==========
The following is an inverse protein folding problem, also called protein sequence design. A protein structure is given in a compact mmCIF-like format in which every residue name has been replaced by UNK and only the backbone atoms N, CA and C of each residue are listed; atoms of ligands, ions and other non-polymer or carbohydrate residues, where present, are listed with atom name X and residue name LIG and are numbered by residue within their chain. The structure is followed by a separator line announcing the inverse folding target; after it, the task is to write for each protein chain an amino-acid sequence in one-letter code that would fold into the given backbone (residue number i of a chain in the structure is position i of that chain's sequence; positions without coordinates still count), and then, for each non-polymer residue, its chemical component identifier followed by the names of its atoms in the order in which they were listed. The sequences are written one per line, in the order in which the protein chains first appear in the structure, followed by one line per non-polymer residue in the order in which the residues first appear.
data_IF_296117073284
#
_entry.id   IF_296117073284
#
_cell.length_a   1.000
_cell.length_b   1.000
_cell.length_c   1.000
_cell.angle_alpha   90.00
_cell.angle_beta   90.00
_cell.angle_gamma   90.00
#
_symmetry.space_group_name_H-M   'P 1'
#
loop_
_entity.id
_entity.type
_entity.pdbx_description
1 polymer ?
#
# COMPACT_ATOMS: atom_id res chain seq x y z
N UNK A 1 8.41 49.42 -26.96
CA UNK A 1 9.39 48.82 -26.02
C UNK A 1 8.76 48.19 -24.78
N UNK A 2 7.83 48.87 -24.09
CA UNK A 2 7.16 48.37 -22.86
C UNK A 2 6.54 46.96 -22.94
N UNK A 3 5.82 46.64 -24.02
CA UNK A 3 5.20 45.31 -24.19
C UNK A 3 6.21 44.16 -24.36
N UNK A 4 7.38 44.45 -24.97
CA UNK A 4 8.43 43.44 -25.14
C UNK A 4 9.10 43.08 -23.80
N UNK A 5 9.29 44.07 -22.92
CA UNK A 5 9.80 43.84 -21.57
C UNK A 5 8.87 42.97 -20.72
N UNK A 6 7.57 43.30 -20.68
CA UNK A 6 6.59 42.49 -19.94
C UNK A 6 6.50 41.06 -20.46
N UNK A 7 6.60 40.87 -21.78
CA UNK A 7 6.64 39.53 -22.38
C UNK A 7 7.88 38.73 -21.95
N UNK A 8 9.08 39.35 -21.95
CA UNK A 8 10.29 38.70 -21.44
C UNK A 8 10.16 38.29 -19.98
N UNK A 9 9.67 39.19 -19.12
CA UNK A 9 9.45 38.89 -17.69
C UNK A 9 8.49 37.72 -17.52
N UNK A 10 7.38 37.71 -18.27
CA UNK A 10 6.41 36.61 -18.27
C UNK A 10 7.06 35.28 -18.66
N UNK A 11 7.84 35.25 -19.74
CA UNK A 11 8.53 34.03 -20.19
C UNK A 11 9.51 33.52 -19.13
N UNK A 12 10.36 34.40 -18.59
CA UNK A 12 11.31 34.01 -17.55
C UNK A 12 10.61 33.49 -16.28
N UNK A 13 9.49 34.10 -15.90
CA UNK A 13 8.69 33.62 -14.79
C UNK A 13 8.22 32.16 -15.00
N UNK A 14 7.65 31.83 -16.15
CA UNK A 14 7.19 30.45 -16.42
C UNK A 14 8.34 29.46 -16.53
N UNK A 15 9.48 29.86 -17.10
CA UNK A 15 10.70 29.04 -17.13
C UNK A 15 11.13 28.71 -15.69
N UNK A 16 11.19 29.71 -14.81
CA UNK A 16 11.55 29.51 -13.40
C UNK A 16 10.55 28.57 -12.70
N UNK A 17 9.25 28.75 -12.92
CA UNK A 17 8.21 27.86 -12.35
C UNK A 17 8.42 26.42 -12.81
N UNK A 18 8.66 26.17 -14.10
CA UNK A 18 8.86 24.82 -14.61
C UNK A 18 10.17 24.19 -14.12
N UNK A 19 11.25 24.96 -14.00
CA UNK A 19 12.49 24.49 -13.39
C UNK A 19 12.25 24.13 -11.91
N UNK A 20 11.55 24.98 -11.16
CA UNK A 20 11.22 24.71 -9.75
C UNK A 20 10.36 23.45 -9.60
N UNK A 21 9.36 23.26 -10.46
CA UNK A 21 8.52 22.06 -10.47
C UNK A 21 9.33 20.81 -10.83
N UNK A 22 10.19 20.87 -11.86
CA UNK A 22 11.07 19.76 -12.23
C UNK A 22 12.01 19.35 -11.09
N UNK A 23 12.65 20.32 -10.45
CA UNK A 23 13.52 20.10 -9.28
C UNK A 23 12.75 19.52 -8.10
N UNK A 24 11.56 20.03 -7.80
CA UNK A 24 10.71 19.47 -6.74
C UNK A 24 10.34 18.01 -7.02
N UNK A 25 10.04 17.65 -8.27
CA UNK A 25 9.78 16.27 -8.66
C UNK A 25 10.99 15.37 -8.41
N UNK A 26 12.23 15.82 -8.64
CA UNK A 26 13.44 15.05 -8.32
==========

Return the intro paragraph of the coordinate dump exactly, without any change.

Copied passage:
The following is an inverse protein folding problem, also called protein sequence design. A protein structure is given in a compact mmCIF-like format in which every residue name has been replaced by UNK and only the backbone atoms N, CA and C of each residue are listed; atoms of ligands, ions and other non-polymer or carbohydrate residues, where present, are listed with atom name X and residue name LIG and are numbered by residue within their chain. The structure is followed by a separator line announcing the inverse folding target; after it, the task is to write for each protein chain an amino-acid sequence in one-letter code that would fold into the given backbone (residue number i of a chain in the structure is position i of that chain's sequence; positions without coordinates still count), and then, for each non-polymer residue, its chemical component identifier followed by the names of its atoms in the order in which they were listed. The sequences are written one per line, in the order in which the protein chains first appear in the structure, followed by one line per non-polymer residue in the order in which the residues first appear.